The first round of midterms are in full swing, which means studying at all hours of the night and consuming cookies, pizza and Chinese food delivered to Helen C. White just to keep going. Since performance enhancement isn’t nearly as monitored and scandalized in academia as it is in the MLB, I’ve decided to write a column about study consumption habits. Many people will sip on coffee during classes to pay attention to those 8:50 power lectures, but I am going to take a look at a commonly enjoyed beverage of the studious elite.

Caff? Espresso is a concentrate of coffee that utilizes special, greasier beans, a finer grind, and a lot of hot water pressure. We’ll get into all of that a little later, but first, let’s get a little more personal and a little closer to home. I’ve been a barista since I was 16 (give or take a few bad jobs), so this topic is close to my heart. Also, before writing this column, I talked with several baristas along state street (Espresso Royale, Steep and Brew, the owners of Fair Trade Coffeehouse, Michelangelo’s and Bradbury’s) to co-opt their knowledge in the pursuit of truth and wakefulness.

Espresso has greater caffeine content relative to its volume than an average cup of coffee. To some, that can mean increased focus while studying or a jolt of alertness in the late hours. For others, that can also mean a hyped-up, nervous sensation followed by a bout of quaking anxiety. These are two ends of the spectrum that only lead to three words of wisdom every college student (except freshmen) should know already: Know your limits.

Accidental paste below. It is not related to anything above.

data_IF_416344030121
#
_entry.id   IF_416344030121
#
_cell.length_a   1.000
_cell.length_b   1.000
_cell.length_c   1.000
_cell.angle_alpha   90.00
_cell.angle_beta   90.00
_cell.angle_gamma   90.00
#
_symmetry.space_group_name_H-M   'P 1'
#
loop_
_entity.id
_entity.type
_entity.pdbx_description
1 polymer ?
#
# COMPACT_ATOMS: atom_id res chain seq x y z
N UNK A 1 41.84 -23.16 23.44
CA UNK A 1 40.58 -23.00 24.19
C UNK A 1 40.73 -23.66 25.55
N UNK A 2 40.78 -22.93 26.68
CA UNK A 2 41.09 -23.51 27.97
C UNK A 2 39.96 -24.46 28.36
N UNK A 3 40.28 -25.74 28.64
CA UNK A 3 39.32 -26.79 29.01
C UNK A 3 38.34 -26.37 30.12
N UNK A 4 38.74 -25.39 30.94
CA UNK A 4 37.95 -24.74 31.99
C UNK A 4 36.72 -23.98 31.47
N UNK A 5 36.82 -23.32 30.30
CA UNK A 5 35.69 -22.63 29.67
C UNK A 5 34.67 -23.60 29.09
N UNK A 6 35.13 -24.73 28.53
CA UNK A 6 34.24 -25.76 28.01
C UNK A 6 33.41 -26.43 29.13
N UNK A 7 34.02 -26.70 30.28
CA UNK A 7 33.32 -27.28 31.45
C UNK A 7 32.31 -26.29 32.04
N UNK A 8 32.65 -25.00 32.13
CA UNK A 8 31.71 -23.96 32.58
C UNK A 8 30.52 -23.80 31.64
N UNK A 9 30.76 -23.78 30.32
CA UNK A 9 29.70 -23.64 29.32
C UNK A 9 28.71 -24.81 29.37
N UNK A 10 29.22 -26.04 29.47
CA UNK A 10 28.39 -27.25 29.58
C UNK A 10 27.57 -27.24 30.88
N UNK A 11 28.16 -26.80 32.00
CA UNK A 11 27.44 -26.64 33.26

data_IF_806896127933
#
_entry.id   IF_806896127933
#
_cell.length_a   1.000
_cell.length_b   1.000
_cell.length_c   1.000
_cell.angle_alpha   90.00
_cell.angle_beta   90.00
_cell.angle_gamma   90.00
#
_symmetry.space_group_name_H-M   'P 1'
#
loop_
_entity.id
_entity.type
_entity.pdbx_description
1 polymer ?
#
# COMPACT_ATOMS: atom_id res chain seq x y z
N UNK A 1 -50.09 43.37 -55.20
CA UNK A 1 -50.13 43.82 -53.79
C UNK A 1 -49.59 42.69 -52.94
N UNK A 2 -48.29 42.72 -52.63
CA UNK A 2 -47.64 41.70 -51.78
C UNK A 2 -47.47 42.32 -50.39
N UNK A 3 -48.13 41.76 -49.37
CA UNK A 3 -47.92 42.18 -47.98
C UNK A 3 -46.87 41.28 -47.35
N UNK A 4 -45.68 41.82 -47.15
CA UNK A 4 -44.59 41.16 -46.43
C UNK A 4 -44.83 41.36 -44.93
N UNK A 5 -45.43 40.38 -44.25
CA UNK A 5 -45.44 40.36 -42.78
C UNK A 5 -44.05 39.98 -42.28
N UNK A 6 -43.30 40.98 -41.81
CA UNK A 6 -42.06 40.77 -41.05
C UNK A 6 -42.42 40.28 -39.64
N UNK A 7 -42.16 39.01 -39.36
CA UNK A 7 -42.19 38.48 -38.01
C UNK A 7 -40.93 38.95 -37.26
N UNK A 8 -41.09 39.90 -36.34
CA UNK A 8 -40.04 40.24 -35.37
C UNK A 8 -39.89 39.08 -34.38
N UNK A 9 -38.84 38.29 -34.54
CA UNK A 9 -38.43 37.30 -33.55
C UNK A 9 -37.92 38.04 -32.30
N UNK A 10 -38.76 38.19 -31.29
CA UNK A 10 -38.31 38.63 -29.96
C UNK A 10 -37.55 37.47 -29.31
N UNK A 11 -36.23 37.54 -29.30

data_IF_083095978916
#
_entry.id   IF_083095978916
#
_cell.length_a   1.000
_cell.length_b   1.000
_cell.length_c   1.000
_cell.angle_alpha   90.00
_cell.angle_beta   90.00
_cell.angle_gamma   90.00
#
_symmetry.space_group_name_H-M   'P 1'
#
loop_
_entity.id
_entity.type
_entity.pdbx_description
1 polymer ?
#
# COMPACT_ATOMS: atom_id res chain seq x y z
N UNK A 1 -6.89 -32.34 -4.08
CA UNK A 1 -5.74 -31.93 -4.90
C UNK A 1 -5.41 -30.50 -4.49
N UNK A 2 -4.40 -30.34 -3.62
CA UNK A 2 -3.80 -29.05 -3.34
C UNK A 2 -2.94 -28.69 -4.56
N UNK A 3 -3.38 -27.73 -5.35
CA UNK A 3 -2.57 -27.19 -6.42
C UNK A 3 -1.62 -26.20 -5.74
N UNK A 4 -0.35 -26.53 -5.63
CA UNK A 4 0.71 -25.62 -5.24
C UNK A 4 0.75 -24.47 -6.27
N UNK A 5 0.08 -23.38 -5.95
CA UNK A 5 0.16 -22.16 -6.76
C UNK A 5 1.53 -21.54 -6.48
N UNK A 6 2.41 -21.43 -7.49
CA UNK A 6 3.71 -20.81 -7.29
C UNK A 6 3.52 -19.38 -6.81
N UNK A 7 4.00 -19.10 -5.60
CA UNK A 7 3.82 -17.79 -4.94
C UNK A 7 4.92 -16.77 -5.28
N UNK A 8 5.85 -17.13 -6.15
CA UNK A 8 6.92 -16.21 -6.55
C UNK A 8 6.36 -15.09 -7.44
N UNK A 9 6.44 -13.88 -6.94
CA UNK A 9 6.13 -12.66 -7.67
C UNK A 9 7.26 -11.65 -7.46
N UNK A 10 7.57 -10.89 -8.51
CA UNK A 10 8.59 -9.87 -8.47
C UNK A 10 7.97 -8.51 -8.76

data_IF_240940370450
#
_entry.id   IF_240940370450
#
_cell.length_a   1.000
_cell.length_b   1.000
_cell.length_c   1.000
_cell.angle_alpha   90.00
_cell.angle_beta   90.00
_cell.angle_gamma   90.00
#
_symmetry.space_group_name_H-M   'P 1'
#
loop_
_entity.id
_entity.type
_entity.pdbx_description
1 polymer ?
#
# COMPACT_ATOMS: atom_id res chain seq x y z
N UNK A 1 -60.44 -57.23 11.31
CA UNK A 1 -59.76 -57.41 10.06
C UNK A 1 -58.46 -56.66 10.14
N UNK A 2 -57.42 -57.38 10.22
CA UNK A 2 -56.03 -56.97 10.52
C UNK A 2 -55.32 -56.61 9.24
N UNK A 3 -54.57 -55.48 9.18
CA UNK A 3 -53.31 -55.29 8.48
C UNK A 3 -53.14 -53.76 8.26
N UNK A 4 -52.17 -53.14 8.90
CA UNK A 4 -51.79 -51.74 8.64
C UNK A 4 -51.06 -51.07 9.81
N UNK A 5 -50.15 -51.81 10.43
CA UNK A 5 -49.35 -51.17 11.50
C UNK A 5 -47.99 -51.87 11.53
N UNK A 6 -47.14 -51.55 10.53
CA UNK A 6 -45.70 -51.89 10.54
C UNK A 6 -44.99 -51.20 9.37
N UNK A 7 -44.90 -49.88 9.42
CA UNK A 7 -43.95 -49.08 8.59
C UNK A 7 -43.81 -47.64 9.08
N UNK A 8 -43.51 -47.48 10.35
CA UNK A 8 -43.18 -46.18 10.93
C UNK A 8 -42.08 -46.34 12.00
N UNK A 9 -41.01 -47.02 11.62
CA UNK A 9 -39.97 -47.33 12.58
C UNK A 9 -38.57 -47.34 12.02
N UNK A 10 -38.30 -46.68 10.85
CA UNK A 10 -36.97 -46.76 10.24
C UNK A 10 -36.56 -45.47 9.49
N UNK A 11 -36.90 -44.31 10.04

Espresso is the coffee base for a bevy of different drinks that can appeal to an equal variety of tastes. The caff? latte is a coffee shop standard that can be made easily with any espresso machine. Espresso is poured at the bottom with steamed milk and frothed milk on top. The level of froth varies, but usually there is about half an inch to an inch on top. Chocolate and espresso work well together, and many thick, syrupy liquids can improve the body of a drink while toning down the heavier notes of the shot. Honey and condensed milk mixed with espresso make a miel and a Spanish latte, respectively.

The concentrated concoction comes in one to two shots that are poured or “pulled” from an espresso machine. The shots are pulled from a tamper that is filled with grounds and hooked up to a group head on the machine that pours high-pressure water through the grounds and infuses it, which is then forced through the nozzle of the tamper’s portafilter and into a glass. The high pressure of water and a unique roasting technique extracts large amounts of caffeine into the espresso. The beans are roasted to secrete more caffeine-rich oils than a regular cup of coffee, and if a regular cup of coffee was brewed from espresso beans, it would be darker and bolder than Lil Wayne and Bruce Wayne combined.